This course is aimed for postgraduate students with their focus on fluid mechanics. The course is an introduction to the kinetic theory of gases. The continuum mechanical equations of fluid dynamics are derived from a kinetic theory approach where the gas is considered a large system of discrete particles, the molecules. The equations of fluid dynamics are shown to result in the continuum limit, but the kinetic theory of gases applies also for micro and nano flows and for rarefied gases. Some basic problems of fluid mechanics are considered in cases when ordinary continuum theory of the gas does not apply.

The course is usually given every second year, depending on the number of expected participants.

After completing this course the student should be able to:

- Give the kinetic theory definitions of the macroscopic continuum properties/variables of a gas.
- State the requirements on a fluid flow for the continuum assumption to be a reasonable approximation.
- Describe the concepts of cross-section and mean free path in a gas and derive an expression for the mean free path.
- Use the mean free path concept to derive an approximate expression for viscosity and heat conductivity in a gas in terms of kinetic variables.
- State the Boltzmann equation and, make an interpretation of the different terms involved.
- State the Maxwellian distribution and when it is valid.
- Give examples of some typical kinetic effects not described by the Navier-Stokes equations.
- Give the main principles of a Direct Simulation Monte-Carlo Simulation (DSMC).
- Describe in broad outline the Chapman-Enskog method to derive the Navier-Stokes equations from the Boltzmann equation at small Knudsen numbers, in particular how viscosity and heat conductivity can be found from the molecular interactions.

The student will be able to describe the connection between the continuum mechanical Navier-Stokes equations for a gas and the kinetic theory description of a gas in thermal non-equilibrium. Also, the student will be able to describe some effects typical to gases at Knudsen numbers of order one or larger, a limit not covered by the Navier-Stokes equations.

About 10 hour lectures.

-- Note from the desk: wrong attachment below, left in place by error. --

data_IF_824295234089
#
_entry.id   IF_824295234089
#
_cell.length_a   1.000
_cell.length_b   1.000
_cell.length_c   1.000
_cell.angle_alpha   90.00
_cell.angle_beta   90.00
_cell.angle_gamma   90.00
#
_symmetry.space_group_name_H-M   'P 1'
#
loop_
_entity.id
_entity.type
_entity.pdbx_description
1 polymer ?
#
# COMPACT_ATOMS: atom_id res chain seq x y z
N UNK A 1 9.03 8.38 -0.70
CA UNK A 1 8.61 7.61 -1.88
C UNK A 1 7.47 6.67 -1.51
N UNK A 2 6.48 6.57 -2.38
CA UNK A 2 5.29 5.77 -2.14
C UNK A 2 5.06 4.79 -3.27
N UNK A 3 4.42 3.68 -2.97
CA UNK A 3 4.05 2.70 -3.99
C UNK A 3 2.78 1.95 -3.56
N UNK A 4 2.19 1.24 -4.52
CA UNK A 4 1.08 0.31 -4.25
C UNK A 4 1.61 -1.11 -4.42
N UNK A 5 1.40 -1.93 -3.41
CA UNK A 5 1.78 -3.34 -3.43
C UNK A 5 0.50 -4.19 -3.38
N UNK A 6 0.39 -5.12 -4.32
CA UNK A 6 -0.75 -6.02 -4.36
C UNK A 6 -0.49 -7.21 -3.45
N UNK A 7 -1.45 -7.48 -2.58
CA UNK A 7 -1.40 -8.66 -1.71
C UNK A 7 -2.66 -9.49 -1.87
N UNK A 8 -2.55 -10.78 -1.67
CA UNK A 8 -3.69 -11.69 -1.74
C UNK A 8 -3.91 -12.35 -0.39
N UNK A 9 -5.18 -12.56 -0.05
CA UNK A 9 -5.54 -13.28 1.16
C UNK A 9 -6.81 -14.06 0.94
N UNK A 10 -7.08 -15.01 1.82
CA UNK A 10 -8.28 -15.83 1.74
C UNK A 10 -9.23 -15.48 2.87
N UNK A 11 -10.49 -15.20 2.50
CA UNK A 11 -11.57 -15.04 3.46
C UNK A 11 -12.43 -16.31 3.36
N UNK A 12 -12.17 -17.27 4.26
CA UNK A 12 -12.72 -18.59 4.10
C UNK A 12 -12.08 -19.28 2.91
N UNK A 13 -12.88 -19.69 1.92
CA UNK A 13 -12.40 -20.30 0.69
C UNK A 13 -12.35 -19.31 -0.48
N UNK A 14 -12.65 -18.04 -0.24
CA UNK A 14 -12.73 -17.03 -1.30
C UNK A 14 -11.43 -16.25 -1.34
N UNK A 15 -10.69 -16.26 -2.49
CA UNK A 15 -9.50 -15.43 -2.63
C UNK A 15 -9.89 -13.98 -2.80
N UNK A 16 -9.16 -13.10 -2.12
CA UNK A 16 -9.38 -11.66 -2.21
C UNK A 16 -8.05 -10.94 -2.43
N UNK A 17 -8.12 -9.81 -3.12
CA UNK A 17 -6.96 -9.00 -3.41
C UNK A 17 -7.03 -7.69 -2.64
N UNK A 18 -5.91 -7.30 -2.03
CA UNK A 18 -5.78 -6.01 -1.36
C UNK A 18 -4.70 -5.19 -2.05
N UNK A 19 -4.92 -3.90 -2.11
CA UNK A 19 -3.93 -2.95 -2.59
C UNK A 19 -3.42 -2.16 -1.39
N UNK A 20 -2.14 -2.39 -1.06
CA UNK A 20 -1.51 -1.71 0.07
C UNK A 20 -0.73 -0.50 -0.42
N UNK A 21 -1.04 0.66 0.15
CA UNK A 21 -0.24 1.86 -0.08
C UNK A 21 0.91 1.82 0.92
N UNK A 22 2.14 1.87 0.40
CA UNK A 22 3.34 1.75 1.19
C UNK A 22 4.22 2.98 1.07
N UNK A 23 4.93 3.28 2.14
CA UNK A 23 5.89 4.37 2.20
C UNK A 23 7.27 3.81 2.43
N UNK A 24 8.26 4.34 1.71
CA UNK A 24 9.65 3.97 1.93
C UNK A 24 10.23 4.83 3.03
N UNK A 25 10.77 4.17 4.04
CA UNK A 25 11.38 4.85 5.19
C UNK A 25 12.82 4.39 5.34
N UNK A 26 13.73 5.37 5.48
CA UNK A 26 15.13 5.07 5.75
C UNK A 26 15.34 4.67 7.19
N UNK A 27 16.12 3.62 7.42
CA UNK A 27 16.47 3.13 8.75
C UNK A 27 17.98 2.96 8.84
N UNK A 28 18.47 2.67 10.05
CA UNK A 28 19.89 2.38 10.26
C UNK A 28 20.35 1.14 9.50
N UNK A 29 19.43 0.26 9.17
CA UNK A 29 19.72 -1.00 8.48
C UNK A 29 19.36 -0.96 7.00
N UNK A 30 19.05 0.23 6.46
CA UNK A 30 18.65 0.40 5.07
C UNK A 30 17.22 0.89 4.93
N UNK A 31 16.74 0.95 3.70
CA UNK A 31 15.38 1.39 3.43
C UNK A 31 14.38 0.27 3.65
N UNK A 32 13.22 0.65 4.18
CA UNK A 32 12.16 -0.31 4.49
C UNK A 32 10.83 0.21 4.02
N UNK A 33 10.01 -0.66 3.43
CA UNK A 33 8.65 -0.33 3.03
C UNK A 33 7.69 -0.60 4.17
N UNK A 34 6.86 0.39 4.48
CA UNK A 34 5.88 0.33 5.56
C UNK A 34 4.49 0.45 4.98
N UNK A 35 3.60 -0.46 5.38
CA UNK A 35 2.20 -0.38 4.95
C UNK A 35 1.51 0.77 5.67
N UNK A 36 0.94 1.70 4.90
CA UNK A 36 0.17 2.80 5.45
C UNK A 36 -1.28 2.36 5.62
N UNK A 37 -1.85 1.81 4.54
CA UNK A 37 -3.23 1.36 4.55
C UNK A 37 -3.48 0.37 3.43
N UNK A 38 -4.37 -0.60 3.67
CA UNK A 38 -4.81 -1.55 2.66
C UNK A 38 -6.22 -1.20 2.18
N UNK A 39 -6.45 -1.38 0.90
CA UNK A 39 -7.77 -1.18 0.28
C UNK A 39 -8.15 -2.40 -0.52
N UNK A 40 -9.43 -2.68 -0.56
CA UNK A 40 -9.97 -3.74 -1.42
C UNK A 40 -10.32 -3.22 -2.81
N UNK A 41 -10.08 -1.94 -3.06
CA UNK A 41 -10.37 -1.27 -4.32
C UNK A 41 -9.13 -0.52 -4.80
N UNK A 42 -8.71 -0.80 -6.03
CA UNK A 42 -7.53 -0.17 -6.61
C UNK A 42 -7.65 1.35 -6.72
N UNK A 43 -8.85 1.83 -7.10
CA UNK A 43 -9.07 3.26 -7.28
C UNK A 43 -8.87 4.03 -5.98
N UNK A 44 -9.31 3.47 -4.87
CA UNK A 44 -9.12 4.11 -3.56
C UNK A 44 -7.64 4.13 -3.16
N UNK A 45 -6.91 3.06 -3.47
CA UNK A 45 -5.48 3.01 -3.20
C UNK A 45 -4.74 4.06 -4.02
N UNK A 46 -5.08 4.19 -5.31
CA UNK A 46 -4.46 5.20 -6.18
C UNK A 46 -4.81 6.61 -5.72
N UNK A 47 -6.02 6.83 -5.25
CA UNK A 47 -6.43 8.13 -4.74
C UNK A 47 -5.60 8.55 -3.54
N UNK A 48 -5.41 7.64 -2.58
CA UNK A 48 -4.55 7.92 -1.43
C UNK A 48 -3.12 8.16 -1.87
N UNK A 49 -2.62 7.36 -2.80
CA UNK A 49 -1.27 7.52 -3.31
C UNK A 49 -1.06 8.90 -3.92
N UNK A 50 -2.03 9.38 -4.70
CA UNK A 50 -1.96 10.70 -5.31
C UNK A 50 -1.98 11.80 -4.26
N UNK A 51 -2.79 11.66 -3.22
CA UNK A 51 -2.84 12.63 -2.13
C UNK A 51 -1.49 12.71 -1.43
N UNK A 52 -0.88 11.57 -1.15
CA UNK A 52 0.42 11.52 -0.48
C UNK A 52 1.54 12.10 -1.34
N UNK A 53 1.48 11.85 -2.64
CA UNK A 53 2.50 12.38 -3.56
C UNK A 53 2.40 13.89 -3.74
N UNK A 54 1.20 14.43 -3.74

Project work in groups of 2 students.

Seminars with student project presentations with 2 students per 45 minutes.

Admitted to PhD-program

An advanced course in fluid mechanics on undergraduate level is recommended.

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Course literature

**Gombosi, T.I.**

Gaskinetic Theory, Cambridge University Press, 1994

**Dahlkild, A.A. and Söderholm, L.H.**

Lecture notes in kinetic gas theory, 2011

P, F

- INL1 - Assignment, 1.0 credits, Grading scale: P, F
- PRO1 - Project work, 3.0 credits, Grading scale: P, F
- TEN1 - Oral exam, 3.0 credits, Grading scale: P, F

Based on recommendation from KTH’s coordinator for disabilities, the examiner will decide how to adapt an examination for students with documented disability.

The examiner may apply another examination format when re-examining individual students.

INL1 Assignment1,0 hp (P, F)

PRO1 Project work 3,0 ho (P, F)

TEN1 Oral exam 3,0 hp P, F

Lists of typical questions at examination are available for the oral exam.

The following items have to be approved in order to obtain a pass on the course:

- Project work and 4-page report on a DSMC-simulation
- Oral examination on kinetic theory of gases

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Third cycle

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Anders Dahlkild

- All members of a group are responsible for the group's work.
- In any assessment, every student shall honestly disclose any help received and sources used.
- In an oral assessment, every student shall be able to present and answer questions about the entire assignment and solution.